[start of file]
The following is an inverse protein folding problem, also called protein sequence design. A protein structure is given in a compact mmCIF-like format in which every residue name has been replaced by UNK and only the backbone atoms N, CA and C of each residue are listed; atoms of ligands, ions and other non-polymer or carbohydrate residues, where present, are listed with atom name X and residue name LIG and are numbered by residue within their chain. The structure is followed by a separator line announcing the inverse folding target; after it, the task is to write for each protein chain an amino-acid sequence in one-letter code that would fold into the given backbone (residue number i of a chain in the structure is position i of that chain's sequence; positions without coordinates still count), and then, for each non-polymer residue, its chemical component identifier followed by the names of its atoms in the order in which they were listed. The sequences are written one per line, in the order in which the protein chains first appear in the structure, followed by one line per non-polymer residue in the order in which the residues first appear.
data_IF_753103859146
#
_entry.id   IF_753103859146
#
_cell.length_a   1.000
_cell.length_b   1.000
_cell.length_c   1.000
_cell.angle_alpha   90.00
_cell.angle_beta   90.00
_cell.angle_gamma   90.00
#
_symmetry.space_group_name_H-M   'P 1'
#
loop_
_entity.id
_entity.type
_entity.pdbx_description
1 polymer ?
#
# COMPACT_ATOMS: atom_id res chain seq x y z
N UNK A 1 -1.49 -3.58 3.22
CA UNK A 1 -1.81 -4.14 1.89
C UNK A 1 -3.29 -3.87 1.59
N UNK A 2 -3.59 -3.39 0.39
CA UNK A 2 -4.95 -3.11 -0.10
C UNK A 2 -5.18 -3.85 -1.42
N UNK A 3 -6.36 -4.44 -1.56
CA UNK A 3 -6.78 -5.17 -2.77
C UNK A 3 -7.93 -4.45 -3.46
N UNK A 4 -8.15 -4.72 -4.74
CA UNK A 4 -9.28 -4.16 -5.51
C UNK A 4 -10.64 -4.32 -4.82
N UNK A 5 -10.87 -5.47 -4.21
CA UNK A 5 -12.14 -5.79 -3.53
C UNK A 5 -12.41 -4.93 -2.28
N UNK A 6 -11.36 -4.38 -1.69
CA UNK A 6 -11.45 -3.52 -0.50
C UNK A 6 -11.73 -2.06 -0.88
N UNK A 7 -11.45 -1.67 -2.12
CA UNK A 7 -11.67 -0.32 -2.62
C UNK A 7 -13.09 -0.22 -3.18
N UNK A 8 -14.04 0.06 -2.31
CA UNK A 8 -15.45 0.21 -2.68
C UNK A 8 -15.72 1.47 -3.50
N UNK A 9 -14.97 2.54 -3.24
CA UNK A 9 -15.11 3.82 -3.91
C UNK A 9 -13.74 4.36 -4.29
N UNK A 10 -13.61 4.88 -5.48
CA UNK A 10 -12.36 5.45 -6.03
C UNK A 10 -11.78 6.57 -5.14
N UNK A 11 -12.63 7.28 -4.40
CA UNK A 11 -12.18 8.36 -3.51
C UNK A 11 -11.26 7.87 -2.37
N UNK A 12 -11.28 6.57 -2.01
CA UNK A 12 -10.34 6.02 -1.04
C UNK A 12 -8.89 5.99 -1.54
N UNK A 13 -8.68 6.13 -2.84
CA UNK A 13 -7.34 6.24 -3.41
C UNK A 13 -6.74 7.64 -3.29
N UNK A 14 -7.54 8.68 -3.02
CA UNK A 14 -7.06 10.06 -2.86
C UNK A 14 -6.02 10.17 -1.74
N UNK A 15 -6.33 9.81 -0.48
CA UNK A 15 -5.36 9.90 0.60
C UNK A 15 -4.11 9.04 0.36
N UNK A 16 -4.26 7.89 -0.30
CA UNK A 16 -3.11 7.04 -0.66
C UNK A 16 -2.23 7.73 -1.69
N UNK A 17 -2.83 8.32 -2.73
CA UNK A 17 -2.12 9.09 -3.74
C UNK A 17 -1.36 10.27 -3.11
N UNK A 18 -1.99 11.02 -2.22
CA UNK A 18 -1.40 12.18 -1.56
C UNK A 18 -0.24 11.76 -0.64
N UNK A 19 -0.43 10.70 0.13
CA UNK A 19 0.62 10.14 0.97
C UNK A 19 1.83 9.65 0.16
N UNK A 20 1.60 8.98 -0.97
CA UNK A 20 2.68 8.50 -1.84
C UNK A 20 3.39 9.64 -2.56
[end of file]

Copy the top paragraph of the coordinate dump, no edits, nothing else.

The following is an inverse protein folding problem, also called protein sequence design. A protein structure is given in a compact mmCIF-like format in which every residue name has been replaced by UNK and only the backbone atoms N, CA and C of each residue are listed; atoms of ligands, ions and other non-polymer or carbohydrate residues, where present, are listed with atom name X and residue name LIG and are numbered by residue within their chain. The structure is followed by a separator line announcing the inverse folding target; after it, the task is to write for each protein chain an amino-acid sequence in one-letter code that would fold into the given backbone (residue number i of a chain in the structure is position i of that chain's sequence; positions without coordinates still count), and then, for each non-polymer residue, its chemical component identifier followed by the names of its atoms in the order in which they were listed. The sequences are written one per line, in the order in which the protein chains first appear in the structure, followed by one line per non-polymer residue in the order in which the residues first appear.